Remembering Marco Pantani

Italian TV journalist Alessandra de Stefano shares her personal memories

Friday February 14, St Valentine's Day marks a decade since Marco Pantani - one of cycling’s most flamboyant characters, was found dead in a Rimini hotel room. His fantastic successes at a time of the sport’s greatest excesses have produced a vibrant yet tarnished legacy. In a special series of features, we look back at his career and his tragic death.

Italian television journalist Alessandra de Stefano knew Marco Pantani better than other Italian journalist. For most of his career de Stefano would do the live post-race interviews with Pantani, interview in his hotel after races, follow his recovery from injury and visit him at home in Cesenatico during the off-season.

Her careful questioning and understanding helped millions of Italian cycling fans get a glimpse of who Marco Pantani really was; capturing his moments of success and happiness at races and also his pain, suffering and his fragility. She was at the 1998 Giro d'Italia and Tour de France, she spoke to him when he emerged from the hotel in Madonna di Campiglio after being disqualified from the 1999 Giro d'Italia and was at his funeral in Cesenatico in 2003.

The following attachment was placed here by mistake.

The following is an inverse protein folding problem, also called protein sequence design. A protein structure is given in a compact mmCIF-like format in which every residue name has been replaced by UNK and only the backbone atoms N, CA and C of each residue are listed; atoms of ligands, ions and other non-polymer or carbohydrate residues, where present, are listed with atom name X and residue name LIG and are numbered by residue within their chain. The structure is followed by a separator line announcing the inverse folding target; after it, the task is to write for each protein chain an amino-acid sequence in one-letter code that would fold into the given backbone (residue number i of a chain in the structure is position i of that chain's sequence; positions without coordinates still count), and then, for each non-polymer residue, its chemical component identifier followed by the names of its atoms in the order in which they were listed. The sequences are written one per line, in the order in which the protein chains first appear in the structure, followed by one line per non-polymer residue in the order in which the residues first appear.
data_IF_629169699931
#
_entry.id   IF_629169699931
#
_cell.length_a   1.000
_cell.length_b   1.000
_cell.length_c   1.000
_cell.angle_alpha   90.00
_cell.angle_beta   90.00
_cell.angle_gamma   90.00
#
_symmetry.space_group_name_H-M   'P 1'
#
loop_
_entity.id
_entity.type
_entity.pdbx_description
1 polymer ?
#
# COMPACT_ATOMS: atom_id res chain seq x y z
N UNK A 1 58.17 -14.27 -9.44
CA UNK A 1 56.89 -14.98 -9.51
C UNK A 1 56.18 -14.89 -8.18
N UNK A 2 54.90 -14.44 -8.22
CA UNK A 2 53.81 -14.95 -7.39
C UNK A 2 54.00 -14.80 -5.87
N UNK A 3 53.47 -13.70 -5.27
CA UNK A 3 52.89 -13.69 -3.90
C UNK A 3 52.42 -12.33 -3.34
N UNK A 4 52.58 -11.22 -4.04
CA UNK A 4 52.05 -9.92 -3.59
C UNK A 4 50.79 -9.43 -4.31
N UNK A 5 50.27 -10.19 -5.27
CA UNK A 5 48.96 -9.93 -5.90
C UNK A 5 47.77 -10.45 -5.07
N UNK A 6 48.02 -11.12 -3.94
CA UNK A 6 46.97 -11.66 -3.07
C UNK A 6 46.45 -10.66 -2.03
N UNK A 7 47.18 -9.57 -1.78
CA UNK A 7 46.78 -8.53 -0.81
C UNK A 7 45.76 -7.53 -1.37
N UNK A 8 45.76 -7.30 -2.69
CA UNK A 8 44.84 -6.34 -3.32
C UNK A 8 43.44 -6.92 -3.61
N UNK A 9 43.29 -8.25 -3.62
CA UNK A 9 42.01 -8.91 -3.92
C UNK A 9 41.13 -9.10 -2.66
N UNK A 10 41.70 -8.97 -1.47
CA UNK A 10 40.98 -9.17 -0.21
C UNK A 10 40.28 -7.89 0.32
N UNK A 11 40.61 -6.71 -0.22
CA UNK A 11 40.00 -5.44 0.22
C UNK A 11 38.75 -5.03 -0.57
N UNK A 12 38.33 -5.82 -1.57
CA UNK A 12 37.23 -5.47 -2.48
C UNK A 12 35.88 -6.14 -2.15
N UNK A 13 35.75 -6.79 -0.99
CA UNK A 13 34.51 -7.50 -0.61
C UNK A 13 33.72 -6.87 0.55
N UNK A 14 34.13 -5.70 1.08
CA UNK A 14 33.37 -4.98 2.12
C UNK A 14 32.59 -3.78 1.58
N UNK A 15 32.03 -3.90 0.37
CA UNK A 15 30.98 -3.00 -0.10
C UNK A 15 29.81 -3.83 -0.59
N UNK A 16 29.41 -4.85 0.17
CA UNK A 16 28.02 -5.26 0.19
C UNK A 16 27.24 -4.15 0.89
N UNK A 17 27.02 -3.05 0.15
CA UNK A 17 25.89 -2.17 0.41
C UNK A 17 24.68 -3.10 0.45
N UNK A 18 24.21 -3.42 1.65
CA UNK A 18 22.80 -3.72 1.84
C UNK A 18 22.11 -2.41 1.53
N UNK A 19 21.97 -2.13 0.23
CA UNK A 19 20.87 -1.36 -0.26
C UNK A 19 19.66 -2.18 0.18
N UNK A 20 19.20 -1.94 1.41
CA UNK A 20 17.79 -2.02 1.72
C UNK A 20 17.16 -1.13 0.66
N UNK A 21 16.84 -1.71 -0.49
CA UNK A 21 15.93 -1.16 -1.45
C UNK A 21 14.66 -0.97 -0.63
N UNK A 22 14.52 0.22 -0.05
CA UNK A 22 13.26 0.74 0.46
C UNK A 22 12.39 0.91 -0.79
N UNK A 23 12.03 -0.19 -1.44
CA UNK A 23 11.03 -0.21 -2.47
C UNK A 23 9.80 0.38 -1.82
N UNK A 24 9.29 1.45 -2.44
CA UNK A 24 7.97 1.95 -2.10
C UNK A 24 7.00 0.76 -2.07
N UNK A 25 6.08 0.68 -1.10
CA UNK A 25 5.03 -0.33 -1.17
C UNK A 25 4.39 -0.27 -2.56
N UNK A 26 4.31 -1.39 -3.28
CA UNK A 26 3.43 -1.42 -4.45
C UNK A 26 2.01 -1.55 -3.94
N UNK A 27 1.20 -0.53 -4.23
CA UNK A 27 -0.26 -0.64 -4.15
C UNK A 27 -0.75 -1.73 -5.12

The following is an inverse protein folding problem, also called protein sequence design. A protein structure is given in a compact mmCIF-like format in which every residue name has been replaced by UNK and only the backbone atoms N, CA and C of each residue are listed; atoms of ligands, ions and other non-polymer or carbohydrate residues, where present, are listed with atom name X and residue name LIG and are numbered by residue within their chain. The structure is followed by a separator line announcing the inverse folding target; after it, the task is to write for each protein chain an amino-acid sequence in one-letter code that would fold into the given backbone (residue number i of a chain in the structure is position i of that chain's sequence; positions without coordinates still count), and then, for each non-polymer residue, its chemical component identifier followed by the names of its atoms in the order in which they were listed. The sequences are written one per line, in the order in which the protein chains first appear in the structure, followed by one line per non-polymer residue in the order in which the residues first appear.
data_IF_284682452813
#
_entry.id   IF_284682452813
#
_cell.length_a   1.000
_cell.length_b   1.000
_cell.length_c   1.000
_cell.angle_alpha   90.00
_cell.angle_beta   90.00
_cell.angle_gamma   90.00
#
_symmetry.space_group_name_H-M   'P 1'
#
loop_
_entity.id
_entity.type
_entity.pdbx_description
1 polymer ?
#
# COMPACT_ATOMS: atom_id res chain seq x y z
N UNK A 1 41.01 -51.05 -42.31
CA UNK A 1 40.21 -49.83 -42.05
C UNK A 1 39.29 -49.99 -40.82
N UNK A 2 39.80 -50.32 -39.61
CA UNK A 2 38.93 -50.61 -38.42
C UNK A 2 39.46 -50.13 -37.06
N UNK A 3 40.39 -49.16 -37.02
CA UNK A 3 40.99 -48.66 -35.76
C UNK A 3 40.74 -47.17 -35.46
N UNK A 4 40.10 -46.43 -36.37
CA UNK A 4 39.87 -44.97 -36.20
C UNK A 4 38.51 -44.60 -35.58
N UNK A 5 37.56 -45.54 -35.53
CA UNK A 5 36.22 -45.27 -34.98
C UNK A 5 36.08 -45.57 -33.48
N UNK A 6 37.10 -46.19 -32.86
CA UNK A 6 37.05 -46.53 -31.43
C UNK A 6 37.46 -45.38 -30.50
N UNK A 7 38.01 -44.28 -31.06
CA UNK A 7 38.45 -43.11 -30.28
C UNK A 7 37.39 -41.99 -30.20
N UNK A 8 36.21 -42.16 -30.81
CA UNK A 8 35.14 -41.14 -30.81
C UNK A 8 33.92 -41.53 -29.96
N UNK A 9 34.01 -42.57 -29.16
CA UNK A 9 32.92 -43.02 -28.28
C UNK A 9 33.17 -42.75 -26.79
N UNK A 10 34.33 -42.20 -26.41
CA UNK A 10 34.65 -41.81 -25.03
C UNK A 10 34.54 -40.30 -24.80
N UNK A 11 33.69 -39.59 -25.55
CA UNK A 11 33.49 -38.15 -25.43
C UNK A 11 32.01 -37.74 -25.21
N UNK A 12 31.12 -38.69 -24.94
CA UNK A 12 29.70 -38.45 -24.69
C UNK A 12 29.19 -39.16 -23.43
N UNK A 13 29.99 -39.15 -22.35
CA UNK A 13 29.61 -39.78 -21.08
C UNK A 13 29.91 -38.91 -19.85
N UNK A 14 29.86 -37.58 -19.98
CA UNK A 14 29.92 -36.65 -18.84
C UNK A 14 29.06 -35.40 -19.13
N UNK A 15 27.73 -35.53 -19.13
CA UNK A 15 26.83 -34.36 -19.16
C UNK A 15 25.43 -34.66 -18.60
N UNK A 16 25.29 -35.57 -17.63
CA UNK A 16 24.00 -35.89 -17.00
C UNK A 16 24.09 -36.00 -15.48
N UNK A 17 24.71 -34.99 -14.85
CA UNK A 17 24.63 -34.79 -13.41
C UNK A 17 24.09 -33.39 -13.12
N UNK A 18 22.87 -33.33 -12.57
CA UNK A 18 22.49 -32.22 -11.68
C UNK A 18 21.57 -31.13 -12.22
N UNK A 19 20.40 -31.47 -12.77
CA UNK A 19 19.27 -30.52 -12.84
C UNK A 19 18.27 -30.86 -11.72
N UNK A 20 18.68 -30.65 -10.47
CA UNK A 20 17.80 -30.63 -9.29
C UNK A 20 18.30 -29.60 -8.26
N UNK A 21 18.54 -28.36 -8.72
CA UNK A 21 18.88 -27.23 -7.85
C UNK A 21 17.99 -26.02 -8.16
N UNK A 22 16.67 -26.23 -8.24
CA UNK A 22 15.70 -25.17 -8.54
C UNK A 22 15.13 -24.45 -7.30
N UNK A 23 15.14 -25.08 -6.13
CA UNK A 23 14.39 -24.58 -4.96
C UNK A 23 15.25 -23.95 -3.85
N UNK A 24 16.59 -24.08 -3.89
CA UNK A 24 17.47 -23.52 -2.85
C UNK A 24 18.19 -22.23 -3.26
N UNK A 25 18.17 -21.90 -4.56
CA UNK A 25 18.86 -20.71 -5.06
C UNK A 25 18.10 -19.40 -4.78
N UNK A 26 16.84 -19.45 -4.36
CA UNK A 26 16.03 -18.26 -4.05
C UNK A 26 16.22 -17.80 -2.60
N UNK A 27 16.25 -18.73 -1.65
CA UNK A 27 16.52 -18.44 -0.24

Italian television will remember Pantani with a 12-hour marathon of programmes on February 14. It includes archive footage of Pantani's entire career, a special look back at the 1998 Giro d'Italia and Tour de France and a debate about his life and death.

Her partner Philippe Brunel has covered Italian cycling for many years for French newspaper l'Equipe and written a book about the mysteries of Pantani's death. Both know Pantani's story intimately. Both refuse to see him just as a rider or a drug addict, preferring to remember him as a person via his character, his smile and his weakness. Sentiment often replaces judgment despite them being journalists.